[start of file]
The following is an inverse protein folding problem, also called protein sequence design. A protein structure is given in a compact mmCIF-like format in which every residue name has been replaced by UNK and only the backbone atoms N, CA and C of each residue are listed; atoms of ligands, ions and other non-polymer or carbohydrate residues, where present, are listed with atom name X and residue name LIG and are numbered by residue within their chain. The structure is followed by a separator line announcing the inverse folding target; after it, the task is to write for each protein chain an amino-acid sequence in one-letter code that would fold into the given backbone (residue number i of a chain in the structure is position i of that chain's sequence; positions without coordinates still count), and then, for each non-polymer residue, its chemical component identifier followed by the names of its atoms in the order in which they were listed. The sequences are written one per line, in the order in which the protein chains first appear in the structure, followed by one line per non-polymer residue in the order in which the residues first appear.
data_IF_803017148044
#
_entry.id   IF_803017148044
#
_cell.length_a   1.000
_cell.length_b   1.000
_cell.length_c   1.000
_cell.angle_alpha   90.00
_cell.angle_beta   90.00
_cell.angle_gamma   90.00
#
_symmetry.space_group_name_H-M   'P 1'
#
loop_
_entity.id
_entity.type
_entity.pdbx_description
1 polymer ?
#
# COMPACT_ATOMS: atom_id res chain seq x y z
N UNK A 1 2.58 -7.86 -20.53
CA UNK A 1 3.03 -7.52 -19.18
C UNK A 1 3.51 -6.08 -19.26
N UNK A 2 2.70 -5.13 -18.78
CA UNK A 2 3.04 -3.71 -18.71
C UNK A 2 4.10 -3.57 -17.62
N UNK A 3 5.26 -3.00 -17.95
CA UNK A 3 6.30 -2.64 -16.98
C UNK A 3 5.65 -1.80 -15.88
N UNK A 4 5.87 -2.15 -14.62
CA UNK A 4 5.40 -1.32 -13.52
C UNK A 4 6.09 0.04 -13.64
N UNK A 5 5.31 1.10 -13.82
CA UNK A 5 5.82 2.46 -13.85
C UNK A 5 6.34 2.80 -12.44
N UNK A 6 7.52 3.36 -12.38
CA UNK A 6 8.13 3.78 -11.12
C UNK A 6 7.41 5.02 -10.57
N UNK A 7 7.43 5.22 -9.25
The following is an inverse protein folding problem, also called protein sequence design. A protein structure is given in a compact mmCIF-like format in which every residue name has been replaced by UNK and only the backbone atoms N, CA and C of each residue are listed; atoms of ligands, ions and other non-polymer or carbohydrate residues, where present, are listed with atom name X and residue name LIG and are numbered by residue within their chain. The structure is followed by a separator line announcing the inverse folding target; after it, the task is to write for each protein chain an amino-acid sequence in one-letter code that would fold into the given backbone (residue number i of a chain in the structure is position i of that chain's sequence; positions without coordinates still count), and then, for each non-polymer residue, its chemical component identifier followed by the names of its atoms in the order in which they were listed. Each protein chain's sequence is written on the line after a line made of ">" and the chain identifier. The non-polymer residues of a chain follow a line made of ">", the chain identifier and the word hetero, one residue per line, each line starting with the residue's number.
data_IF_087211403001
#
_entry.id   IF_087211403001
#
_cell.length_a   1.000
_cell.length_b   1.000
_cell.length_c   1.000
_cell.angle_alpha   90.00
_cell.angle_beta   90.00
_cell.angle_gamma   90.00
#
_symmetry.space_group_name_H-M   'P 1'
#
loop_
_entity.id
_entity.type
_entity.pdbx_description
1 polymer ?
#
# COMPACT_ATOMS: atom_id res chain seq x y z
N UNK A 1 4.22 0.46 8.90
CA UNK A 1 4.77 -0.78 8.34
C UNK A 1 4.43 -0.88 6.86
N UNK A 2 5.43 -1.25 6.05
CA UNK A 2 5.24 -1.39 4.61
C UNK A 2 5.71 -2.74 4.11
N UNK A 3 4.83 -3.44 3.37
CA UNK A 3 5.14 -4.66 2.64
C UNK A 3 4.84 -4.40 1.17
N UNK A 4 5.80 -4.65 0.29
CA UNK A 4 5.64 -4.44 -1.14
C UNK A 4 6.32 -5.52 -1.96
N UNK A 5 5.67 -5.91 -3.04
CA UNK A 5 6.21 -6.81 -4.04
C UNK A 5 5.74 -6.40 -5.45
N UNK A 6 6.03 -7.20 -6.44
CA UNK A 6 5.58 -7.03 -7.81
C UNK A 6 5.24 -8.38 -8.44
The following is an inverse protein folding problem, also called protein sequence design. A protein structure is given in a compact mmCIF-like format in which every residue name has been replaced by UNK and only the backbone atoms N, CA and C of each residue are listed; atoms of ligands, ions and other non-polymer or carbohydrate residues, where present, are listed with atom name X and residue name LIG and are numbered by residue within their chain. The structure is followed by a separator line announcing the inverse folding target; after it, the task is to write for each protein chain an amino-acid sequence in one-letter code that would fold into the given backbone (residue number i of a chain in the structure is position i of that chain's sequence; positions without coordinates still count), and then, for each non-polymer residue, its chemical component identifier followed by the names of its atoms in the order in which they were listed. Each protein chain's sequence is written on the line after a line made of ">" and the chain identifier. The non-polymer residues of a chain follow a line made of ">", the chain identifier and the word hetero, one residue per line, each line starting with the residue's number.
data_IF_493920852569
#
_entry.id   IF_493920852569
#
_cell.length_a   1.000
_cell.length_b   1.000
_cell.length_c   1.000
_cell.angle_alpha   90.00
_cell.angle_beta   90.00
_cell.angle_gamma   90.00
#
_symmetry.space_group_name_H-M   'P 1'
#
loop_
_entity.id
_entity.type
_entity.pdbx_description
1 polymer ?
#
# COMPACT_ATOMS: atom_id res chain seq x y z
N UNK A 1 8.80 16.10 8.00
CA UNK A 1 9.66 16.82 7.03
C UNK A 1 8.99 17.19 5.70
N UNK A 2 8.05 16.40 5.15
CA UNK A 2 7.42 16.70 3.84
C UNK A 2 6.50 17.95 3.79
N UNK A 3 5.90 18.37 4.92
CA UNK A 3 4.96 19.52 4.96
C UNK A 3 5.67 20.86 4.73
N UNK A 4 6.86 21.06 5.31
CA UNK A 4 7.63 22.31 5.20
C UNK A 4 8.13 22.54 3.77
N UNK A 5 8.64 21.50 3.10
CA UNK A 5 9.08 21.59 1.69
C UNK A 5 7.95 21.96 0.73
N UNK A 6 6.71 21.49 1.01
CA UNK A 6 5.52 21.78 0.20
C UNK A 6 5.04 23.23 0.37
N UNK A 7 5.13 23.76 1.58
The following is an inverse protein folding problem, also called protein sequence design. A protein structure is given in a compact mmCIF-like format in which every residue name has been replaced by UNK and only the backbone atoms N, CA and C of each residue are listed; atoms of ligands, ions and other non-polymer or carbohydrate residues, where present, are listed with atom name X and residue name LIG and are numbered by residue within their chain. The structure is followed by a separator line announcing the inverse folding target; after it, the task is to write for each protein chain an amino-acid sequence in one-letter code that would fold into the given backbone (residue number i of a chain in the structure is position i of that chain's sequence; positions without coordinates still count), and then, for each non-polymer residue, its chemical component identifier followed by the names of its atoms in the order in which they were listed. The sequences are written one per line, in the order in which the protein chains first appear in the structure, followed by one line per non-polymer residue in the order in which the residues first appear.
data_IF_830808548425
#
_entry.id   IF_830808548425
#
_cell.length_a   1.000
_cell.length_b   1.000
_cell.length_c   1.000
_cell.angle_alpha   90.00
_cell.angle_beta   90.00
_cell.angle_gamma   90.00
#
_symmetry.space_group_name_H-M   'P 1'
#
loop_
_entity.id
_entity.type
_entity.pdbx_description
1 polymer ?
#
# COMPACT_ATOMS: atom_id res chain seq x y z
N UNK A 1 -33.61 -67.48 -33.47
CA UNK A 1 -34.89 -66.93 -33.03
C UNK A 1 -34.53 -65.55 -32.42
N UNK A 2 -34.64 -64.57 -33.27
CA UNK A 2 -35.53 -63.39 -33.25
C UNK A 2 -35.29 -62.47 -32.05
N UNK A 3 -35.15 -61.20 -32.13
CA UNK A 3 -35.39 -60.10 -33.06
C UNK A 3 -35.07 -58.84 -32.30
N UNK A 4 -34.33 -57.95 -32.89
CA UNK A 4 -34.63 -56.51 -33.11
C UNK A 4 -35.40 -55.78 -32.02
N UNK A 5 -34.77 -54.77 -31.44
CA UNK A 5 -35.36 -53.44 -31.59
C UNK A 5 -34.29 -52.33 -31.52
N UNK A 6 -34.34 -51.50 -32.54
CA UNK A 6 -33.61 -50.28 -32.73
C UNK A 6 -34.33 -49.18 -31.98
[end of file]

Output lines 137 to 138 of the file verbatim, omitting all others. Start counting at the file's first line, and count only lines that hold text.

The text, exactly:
_entity.pdbx_description
1 polymer ?